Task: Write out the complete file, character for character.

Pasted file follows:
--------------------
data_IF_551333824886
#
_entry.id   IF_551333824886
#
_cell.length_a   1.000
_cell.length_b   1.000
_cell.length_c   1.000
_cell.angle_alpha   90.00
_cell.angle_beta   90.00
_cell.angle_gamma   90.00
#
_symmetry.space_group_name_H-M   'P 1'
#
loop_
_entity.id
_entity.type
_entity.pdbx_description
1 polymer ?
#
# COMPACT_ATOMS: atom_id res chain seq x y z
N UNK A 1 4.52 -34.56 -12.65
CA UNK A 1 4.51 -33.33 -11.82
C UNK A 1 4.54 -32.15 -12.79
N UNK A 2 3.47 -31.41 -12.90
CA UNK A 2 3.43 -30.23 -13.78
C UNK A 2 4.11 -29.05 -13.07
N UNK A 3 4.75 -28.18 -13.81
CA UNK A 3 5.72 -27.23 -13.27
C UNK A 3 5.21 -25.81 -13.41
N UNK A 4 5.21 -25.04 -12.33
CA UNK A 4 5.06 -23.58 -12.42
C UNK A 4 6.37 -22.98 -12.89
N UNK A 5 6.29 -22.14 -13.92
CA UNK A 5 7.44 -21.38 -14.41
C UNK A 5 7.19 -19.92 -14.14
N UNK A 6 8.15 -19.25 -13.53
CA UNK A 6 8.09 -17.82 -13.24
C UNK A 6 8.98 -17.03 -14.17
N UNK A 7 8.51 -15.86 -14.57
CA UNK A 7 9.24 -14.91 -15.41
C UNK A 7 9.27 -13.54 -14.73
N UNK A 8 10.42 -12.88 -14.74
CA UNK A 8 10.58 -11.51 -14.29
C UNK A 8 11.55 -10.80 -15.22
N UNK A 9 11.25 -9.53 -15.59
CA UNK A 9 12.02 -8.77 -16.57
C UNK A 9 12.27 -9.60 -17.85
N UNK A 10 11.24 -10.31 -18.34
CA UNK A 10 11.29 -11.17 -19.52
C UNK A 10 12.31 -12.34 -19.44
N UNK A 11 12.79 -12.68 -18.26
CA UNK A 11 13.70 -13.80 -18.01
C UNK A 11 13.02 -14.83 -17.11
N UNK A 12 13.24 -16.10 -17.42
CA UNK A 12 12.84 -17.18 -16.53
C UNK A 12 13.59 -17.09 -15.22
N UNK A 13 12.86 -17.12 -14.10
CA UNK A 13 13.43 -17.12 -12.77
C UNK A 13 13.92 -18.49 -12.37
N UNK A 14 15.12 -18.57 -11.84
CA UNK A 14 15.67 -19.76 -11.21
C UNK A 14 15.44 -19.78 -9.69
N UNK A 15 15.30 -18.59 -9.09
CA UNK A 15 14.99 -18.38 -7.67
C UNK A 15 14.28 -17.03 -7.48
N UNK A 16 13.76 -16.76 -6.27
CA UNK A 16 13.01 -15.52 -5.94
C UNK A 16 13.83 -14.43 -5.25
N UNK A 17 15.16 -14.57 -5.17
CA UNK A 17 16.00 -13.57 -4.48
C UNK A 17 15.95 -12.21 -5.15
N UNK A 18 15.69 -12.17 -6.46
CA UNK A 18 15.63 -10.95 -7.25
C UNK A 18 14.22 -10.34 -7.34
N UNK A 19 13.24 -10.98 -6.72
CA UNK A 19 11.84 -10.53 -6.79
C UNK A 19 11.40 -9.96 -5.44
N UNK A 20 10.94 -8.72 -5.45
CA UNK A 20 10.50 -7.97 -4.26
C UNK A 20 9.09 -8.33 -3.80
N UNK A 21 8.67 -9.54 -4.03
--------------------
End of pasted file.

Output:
data_IF_551333824886
#
_entry.id   IF_551333824886
#
_cell.length_a   1.000
_cell.length_b   1.000
_cell.length_c   1.000
_cell.angle_alpha   90.00
_cell.angle_beta   90.00
_cell.angle_gamma   90.00
#
_symmetry.space_group_name_H-M   'P 1'
#
loop_
_entity.id
_entity.type
_entity.pdbx_description
1 polymer ?
#
# COMPACT_ATOMS: atom_id res chain seq x y z
N UNK A 1 4.52 -34.56 -12.65
CA UNK A 1 4.51 -33.33 -11.82
C UNK A 1 4.54 -32.15 -12.79
N UNK A 2 3.47 -31.41 -12.90
CA UNK A 2 3.43 -30.23 -13.78
C UNK A 2 4.11 -29.05 -13.07
N UNK A 3 4.75 -28.18 -13.81
CA UNK A 3 5.72 -27.23 -13.27
C UNK A 3 5.21 -25.81 -13.41
N UNK A 4 5.21 -25.04 -12.33
CA UNK A 4 5.06 -23.58 -12.42
C UNK A 4 6.37 -22.98 -12.89
N UNK A 5 6.29 -22.14 -13.92
CA UNK A 5 7.44 -21.38 -14.41
C UNK A 5 7.19 -19.92 -14.14
N UNK A 6 8.15 -19.25 -13.53
CA UNK A 6 8.09 -17.82 -13.24
C UNK A 6 8.98 -17.03 -14.17
N UNK A 7 8.51 -15.86 -14.57
CA UNK A 7 9.24 -14.91 -15.41
C UNK A 7 9.27 -13.54 -14.73
N UNK A 8 10.42 -12.88 -14.74
CA UNK A 8 10.58 -11.51 -14.29
C UNK A 8 11.55 -10.80 -15.22
N UNK A 9 11.25 -9.53 -15.59
CA UNK A 9 12.02 -8.77 -16.57
C UNK A 9 12.27 -9.60 -17.85
N UNK A 10 11.24 -10.31 -18.34
CA UNK A 10 11.29 -11.17 -19.52
C UNK A 10 12.31 -12.34 -19.44
N UNK A 11 12.79 -12.68 -18.26
CA UNK A 11 13.70 -13.80 -18.01
C UNK A 11 13.02 -14.83 -17.11
N UNK A 12 13.24 -16.10 -17.42
CA UNK A 12 12.84 -17.18 -16.53
C UNK A 12 13.59 -17.09 -15.22
N UNK A 13 12.86 -17.12 -14.10
CA UNK A 13 13.43 -17.12 -12.77
C UNK A 13 13.92 -18.49 -12.37
N UNK A 14 15.12 -18.57 -11.84
CA UNK A 14 15.67 -19.76 -11.21
C UNK A 14 15.44 -19.78 -9.69
N UNK A 15 15.30 -18.59 -9.09
CA UNK A 15 14.99 -18.38 -7.67
C UNK A 15 14.28 -17.03 -7.48
N UNK A 16 13.76 -16.76 -6.27
CA UNK A 16 13.01 -15.52 -5.94
C UNK A 16 13.83 -14.43 -5.25
N UNK A 17 15.16 -14.57 -5.17
CA UNK A 17 16.00 -13.57 -4.48
C UNK A 17 15.95 -12.21 -5.15
N UNK A 18 15.69 -12.17 -6.46
CA UNK A 18 15.63 -10.95 -7.25
C UNK A 18 14.22 -10.34 -7.34
N UNK A 19 13.24 -10.98 -6.72
CA UNK A 19 11.84 -10.53 -6.79
C UNK A 19 11.40 -9.96 -5.44
N UNK A 20 10.94 -8.72 -5.45
CA UNK A 20 10.50 -7.97 -4.26
C UNK A 20 9.09 -8.33 -3.80
N UNK A 21 8.67 -9.54 -4.03